Also, what are you looking for? Do you understand what your requirements are? Because, as in a dating app, when you get a new romance, it will affect all your other relationships with friends and family. You cannot change everything for a new fling, you may not want to change your eating habits for example, just to please your new companion, you need to find compromises in your life. A system is evolving in a complex environment with different users needing different information. You need to understand the impact of what you are implementing and how this will affect colleagues and other users. It would help if you also saw that a system will be operational in a couple of months and what will happen in the meantime. Yes, love at first sight does exist, but with a system that is installed its full potential will not be immediately apparent or available for immediate use, it will need to be adjusted for your specific needs, data will need to be added, etc.


Granted, dating apps are designed for users and purposes that differ from data management solutions. A dating app user would be looking for a potential romance, companionship/ relationship, whereas the database would be designed to help business schools manage large amounts of data effectively. Don’t we all secretly long for ‘the perfect companion’? Does that person really exist or have we let celebrity culture and the media influence our views? The same is true for a cure-all management solution that seamlessly integrates with our existing, often conflicting, systems and helps us effortlessly produce great reports. If that isn’t romance, then I don’t know what is. Choosing a system is like finding a partner; once you have it and are set, you cannot change it quickly. It will be a painful and costly process, it may not be emotional, but it will affect your work balance.

A match made in heaven still has to be lived on earth

And so, it suddenly happens: you have a match, and all that swiping work has paid off. And once the honeymoon phase is over you have the reality of ‘normal’ life with its ups and downs. For the system, it is the same; you discover six months down the road that there is an implementation phase, then there is maintenance, and you have to feed the system with data, exactly like in your relationship when you realise after a few months that there are flaws and everything is not as perfect as you initially thought. Buying a system and its life cycle (implementation, maintenance) are very different phases. To start with, there are technical complexities: buying the solution is relatively straightforward compared to implementing a data management system, which requires a more significant level of technical expertise, knowledge, and energy. Both dating and acquiring a data management system need considerable time, money, and resources, as well as dealing with the long-term implications. In a relationship you will start spending time with your companion’s circle of friends and colleagues; it will be the same with the system, you will have to spend time with colleagues from different departments and backgrounds. Who is your IT colleague, data officer, HR office, Research Officer, etc? How do they work, and what are their requirements? Welcome to the data management implementation stage regarding data storage, data mining retrieval, security, and analysis capabilities.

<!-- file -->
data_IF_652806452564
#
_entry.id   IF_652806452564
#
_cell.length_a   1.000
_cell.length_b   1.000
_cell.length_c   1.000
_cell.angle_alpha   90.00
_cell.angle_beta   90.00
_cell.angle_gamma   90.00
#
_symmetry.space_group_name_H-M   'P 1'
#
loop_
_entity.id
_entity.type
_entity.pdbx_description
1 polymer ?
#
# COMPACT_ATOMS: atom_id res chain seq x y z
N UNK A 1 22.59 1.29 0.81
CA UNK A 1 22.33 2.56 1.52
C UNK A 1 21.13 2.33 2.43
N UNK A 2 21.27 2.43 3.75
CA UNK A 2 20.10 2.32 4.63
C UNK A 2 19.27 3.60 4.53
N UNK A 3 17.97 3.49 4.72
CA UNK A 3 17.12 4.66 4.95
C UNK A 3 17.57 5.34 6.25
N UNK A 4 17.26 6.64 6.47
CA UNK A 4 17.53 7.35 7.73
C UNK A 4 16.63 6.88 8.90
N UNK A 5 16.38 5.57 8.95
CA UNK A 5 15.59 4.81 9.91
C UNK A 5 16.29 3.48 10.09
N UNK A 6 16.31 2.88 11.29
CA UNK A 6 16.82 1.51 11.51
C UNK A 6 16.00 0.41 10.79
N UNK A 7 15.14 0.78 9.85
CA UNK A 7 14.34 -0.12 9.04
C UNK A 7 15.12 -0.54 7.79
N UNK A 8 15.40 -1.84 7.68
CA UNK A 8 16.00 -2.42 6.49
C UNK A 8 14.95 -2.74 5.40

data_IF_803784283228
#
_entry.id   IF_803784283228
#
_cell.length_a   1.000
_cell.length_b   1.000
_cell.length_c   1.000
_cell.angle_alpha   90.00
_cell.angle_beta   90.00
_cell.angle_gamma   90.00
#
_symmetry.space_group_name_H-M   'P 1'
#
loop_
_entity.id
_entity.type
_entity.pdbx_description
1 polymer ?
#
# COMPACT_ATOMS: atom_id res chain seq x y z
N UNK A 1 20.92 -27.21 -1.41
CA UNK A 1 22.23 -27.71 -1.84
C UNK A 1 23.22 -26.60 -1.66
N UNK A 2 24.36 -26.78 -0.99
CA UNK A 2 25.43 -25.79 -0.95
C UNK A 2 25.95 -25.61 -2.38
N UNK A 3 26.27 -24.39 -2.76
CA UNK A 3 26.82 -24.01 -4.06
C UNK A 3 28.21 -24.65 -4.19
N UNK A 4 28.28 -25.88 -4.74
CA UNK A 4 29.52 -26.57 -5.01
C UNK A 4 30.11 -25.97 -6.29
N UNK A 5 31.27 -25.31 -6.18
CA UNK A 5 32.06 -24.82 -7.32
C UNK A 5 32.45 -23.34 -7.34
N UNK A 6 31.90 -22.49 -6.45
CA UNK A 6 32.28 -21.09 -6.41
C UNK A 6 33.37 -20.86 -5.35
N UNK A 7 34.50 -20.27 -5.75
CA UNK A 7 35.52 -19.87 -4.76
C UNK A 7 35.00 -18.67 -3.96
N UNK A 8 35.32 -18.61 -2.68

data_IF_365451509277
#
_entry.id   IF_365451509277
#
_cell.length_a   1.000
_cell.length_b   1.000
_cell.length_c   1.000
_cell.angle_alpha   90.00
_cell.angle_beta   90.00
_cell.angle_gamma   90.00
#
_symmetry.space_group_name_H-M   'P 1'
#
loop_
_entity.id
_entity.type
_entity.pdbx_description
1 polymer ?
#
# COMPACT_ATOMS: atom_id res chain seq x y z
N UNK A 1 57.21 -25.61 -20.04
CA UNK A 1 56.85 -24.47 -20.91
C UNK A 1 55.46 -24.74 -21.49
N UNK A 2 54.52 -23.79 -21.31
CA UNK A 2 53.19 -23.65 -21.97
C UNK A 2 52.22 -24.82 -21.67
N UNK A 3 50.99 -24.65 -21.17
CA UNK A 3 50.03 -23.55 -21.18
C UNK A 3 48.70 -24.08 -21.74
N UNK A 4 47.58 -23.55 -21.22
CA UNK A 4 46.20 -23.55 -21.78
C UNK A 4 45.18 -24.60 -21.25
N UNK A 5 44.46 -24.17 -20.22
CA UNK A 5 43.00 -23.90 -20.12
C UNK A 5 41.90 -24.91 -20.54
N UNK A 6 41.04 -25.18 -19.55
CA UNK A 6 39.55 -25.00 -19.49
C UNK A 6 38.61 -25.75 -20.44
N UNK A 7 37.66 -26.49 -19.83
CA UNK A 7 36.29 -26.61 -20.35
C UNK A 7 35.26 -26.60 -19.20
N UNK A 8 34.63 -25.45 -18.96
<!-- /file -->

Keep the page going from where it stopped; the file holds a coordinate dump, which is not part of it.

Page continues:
The fear of FOMO

Once we have fully committed to a solution, in the romantic/novel phase of the relationship, we tend to show confirmation bias (process information that confirms our choices/beliefs). But already in the implementation phase of the new relationship, we may discover that we had unrealistic expectations, even if we carefully considered the potential benefits and drawbacks in committing to this new relationship or system, the outcome does not always meet our expectations. There is always the fear of missing out on opportunities or experiences (FOMO) by committing fully to one solution, particularly when we see others enjoying certain benefits or advantages that we do not have. When we choose, we may become aware of the opportunities we may be missing out on, leading to the perception that the grass is greener on the other side.

But we are creatures of habit and over time, FOMO may also turn into resistance to change (the friction involved to change outweighs the potential benefits). So, we hold on to our solutions, be it relationship or data management – because imagine dragging yourself back to square one again, no one wants to do that! So, hold fast and good luck for the next step in life with a system, it will be everything that you have been looking for and more but it will be hard work to make the relationship work, there is never anything perfect, but there will always be a system that matches most of your requirements and you just need to define those that are really important. So, get ready to swipe right on your perfect data management system and enjoy the courtship and make sure you do due diligence for that perfect compatibility.